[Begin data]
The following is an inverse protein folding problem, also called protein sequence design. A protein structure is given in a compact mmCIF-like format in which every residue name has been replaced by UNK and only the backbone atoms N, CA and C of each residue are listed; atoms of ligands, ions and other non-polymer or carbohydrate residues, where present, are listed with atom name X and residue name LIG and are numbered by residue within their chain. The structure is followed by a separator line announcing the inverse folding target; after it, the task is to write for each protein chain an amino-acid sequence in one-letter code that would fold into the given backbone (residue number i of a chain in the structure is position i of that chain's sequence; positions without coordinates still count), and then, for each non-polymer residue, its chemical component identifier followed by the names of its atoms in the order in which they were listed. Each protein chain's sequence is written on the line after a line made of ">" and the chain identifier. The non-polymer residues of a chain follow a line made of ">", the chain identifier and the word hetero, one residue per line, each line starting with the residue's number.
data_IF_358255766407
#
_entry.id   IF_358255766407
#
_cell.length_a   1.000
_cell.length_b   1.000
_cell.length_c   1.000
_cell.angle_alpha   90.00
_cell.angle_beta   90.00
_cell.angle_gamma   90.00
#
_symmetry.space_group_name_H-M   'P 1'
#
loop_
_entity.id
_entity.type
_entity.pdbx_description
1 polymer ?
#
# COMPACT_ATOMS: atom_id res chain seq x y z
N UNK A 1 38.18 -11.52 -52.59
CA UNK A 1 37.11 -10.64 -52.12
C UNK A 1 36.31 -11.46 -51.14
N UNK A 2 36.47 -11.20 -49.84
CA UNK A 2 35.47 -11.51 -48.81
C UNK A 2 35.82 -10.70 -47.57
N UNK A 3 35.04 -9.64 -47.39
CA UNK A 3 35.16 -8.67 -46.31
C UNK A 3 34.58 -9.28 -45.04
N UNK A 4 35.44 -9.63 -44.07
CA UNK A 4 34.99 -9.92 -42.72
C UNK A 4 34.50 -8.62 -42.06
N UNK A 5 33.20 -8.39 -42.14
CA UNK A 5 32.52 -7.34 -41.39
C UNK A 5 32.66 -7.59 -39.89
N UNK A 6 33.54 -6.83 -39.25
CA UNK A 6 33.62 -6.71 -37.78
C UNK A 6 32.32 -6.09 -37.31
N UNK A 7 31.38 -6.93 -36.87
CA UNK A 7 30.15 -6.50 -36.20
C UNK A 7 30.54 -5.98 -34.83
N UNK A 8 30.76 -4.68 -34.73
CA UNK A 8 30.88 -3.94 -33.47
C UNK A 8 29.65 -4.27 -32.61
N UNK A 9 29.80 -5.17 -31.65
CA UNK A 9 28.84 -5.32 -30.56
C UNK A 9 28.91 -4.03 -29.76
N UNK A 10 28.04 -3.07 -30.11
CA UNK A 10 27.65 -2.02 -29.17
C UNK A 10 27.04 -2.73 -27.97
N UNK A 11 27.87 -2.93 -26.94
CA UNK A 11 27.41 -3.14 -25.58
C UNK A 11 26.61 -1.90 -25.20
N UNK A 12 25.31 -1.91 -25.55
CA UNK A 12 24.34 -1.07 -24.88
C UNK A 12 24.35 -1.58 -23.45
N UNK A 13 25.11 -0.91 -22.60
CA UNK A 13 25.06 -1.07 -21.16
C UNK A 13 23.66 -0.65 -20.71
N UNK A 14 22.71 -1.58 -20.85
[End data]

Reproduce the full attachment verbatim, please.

The following is an inverse protein folding problem, also called protein sequence design. A protein structure is given in a compact mmCIF-like format in which every residue name has been replaced by UNK and only the backbone atoms N, CA and C of each residue are listed; atoms of ligands, ions and other non-polymer or carbohydrate residues, where present, are listed with atom name X and residue name LIG and are numbered by residue within their chain. The structure is followed by a separator line announcing the inverse folding target; after it, the task is to write for each protein chain an amino-acid sequence in one-letter code that would fold into the given backbone (residue number i of a chain in the structure is position i of that chain's sequence; positions without coordinates still count), and then, for each non-polymer residue, its chemical component identifier followed by the names of its atoms in the order in which they were listed. Each protein chain's sequence is written on the line after a line made of ">" and the chain identifier. The non-polymer residues of a chain follow a line made of ">", the chain identifier and the word hetero, one residue per line, each line starting with the residue's number.
data_IF_358255766407
#
_entry.id   IF_358255766407
#
_cell.length_a   1.000
_cell.length_b   1.000
_cell.length_c   1.000
_cell.angle_alpha   90.00
_cell.angle_beta   90.00
_cell.angle_gamma   90.00
#
_symmetry.space_group_name_H-M   'P 1'
#
loop_
_entity.id
_entity.type
_entity.pdbx_description
1 polymer ?
#
# COMPACT_ATOMS: atom_id res chain seq x y z
N UNK A 1 38.18 -11.52 -52.59
CA UNK A 1 37.11 -10.64 -52.12
C UNK A 1 36.31 -11.46 -51.14
N UNK A 2 36.47 -11.20 -49.84
CA UNK A 2 35.47 -11.51 -48.81
C UNK A 2 35.82 -10.70 -47.57
N UNK A 3 35.04 -9.64 -47.39
CA UNK A 3 35.16 -8.67 -46.31
C UNK A 3 34.58 -9.28 -45.04
N UNK A 4 35.44 -9.63 -44.07
CA UNK A 4 34.99 -9.92 -42.72
C UNK A 4 34.50 -8.62 -42.06
N UNK A 5 33.20 -8.39 -42.14
CA UNK A 5 32.52 -7.34 -41.39
C UNK A 5 32.66 -7.59 -39.89
N UNK A 6 33.54 -6.83 -39.25
CA UNK A 6 33.62 -6.71 -37.78
C UNK A 6 32.32 -6.09 -37.31
N UNK A 7 31.38 -6.93 -36.87
CA UNK A 7 30.15 -6.50 -36.20
C UNK A 7 30.54 -5.98 -34.83
N UNK A 8 30.76 -4.68 -34.73
CA UNK A 8 30.88 -3.94 -33.47
C UNK A 8 29.65 -4.27 -32.61
N UNK A 9 29.80 -5.17 -31.65
CA UNK A 9 28.84 -5.32 -30.56
C UNK A 9 28.91 -4.03 -29.76
N UNK A 10 28.04 -3.07 -30.11
CA UNK A 10 27.65 -2.02 -29.17
C UNK A 10 27.04 -2.73 -27.97
N UNK A 11 27.87 -2.93 -26.94
CA UNK A 11 27.41 -3.14 -25.58
C UNK A 11 26.61 -1.90 -25.20
N UNK A 12 25.31 -1.91 -25.55
CA UNK A 12 24.34 -1.07 -24.88
C UNK A 12 24.35 -1.58 -23.45
N UNK A 13 25.11 -0.91 -22.60
CA UNK A 13 25.06 -1.07 -21.16
C UNK A 13 23.66 -0.65 -20.71
N UNK A 14 22.71 -1.58 -20.85